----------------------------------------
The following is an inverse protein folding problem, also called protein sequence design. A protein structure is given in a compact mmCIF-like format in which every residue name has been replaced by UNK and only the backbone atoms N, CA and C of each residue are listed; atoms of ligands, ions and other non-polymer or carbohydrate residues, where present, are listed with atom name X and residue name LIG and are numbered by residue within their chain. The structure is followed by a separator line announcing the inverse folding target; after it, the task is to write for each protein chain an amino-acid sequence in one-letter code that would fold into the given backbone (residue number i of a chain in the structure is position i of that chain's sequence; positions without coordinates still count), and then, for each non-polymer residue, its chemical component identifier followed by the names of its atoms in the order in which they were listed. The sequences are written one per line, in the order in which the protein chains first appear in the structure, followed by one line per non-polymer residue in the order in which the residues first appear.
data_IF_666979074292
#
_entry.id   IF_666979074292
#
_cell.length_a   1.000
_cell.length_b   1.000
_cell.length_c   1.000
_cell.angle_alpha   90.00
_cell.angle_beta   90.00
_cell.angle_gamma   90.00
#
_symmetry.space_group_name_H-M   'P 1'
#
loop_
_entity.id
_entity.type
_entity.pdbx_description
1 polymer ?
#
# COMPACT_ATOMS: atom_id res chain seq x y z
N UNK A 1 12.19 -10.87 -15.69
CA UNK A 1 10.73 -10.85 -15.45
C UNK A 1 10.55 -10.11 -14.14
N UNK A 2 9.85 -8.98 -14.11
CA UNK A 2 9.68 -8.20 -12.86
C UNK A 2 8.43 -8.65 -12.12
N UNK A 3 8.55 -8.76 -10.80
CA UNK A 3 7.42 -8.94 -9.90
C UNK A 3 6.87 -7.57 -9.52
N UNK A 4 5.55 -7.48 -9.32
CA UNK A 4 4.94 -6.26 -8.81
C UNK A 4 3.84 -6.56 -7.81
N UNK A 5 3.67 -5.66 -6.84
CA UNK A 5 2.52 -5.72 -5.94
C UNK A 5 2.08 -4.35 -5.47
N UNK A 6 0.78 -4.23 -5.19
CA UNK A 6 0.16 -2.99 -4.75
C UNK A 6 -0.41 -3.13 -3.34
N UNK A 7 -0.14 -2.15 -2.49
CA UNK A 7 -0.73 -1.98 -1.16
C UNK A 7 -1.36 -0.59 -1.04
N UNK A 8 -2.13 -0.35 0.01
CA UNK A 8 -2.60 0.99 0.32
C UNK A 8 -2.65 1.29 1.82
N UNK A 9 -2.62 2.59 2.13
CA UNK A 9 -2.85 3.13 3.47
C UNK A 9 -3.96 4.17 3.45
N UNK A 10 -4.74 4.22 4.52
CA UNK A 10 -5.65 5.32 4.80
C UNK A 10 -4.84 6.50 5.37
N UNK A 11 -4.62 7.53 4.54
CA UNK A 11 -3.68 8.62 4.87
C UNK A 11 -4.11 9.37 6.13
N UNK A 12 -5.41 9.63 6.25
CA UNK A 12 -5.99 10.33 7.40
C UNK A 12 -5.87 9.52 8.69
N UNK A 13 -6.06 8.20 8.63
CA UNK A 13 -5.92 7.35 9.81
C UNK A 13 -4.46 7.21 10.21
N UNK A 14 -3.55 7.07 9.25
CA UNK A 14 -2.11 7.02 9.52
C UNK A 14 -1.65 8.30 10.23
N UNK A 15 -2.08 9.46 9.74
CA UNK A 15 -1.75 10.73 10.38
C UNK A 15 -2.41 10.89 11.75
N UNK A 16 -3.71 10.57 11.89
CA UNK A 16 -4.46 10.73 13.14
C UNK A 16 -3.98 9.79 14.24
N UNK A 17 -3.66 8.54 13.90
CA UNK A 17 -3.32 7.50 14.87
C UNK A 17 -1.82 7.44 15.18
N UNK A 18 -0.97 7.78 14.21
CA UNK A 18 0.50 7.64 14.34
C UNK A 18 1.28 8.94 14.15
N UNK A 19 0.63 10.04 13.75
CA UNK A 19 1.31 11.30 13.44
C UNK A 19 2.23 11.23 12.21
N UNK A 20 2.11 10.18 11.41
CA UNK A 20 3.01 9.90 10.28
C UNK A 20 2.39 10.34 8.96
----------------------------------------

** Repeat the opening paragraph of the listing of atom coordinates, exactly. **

The following is an inverse protein folding problem, also called protein sequence design. A protein structure is given in a compact mmCIF-like format in which every residue name has been replaced by UNK and only the backbone atoms N, CA and C of each residue are listed; atoms of ligands, ions and other non-polymer or carbohydrate residues, where present, are listed with atom name X and residue name LIG and are numbered by residue within their chain. The structure is followed by a separator line announcing the inverse folding target; after it, the task is to write for each protein chain an amino-acid sequence in one-letter code that would fold into the given backbone (residue number i of a chain in the structure is position i of that chain's sequence; positions without coordinates still count), and then, for each non-polymer residue, its chemical component identifier followed by the names of its atoms in the order in which they were listed. The sequences are written one per line, in the order in which the protein chains first appear in the structure, followed by one line per non-polymer residue in the order in which the residues first appear.